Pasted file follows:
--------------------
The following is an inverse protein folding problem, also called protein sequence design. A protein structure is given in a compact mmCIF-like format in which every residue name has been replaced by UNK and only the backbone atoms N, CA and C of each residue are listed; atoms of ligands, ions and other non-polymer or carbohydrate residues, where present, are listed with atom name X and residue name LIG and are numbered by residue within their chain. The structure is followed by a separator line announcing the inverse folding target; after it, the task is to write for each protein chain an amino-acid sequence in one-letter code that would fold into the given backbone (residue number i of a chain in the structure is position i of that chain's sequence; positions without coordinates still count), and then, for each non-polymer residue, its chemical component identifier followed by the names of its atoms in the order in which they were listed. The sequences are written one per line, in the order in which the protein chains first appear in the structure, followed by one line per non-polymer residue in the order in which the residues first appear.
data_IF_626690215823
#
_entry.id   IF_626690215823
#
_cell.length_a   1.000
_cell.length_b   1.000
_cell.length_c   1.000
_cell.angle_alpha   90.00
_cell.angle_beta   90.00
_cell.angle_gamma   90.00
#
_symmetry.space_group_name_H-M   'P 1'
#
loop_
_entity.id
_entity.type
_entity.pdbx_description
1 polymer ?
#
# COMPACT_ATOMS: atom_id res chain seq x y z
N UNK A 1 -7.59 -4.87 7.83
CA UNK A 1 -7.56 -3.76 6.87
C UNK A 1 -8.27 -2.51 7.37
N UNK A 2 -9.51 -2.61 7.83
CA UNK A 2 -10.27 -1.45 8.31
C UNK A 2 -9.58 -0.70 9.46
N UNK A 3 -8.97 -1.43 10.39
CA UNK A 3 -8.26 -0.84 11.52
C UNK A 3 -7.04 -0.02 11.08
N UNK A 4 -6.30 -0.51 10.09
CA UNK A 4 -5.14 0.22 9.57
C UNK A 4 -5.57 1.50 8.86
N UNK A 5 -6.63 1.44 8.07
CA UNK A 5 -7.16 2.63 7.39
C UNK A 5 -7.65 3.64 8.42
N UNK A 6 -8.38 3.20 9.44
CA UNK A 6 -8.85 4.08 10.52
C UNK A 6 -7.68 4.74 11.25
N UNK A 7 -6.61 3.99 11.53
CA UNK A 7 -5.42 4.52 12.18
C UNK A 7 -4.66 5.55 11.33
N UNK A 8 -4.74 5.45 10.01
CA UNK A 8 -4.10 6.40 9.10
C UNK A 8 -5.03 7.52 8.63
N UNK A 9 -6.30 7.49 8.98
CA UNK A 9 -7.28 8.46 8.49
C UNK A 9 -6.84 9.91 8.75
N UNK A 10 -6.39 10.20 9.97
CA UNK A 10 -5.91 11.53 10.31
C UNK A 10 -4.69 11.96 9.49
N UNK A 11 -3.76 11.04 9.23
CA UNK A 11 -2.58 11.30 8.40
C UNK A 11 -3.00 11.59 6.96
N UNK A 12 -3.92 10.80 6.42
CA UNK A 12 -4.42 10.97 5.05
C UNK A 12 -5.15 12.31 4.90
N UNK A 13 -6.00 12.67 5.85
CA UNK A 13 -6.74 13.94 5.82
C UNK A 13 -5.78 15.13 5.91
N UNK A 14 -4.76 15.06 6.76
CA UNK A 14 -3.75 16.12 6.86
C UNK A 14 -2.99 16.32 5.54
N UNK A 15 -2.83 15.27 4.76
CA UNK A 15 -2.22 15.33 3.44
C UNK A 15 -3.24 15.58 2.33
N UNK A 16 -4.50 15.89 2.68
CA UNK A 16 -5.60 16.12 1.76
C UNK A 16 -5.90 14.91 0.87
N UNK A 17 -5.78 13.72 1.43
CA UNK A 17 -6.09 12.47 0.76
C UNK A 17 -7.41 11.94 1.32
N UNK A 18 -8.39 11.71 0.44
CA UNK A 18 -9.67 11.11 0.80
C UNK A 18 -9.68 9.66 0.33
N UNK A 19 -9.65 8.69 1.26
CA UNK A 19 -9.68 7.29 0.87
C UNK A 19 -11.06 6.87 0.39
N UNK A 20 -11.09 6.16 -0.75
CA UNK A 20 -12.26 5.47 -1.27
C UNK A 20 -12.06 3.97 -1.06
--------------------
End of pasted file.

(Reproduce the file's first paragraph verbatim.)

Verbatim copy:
The following is an inverse protein folding problem, also called protein sequence design. A protein structure is given in a compact mmCIF-like format in which every residue name has been replaced by UNK and only the backbone atoms N, CA and C of each residue are listed; atoms of ligands, ions and other non-polymer or carbohydrate residues, where present, are listed with atom name X and residue name LIG and are numbered by residue within their chain. The structure is followed by a separator line announcing the inverse folding target; after it, the task is to write for each protein chain an amino-acid sequence in one-letter code that would fold into the given backbone (residue number i of a chain in the structure is position i of that chain's sequence; positions without coordinates still count), and then, for each non-polymer residue, its chemical component identifier followed by the names of its atoms in the order in which they were listed. The sequences are written one per line, in the order in which the protein chains first appear in the structure, followed by one line per non-polymer residue in the order in which the residues first appear.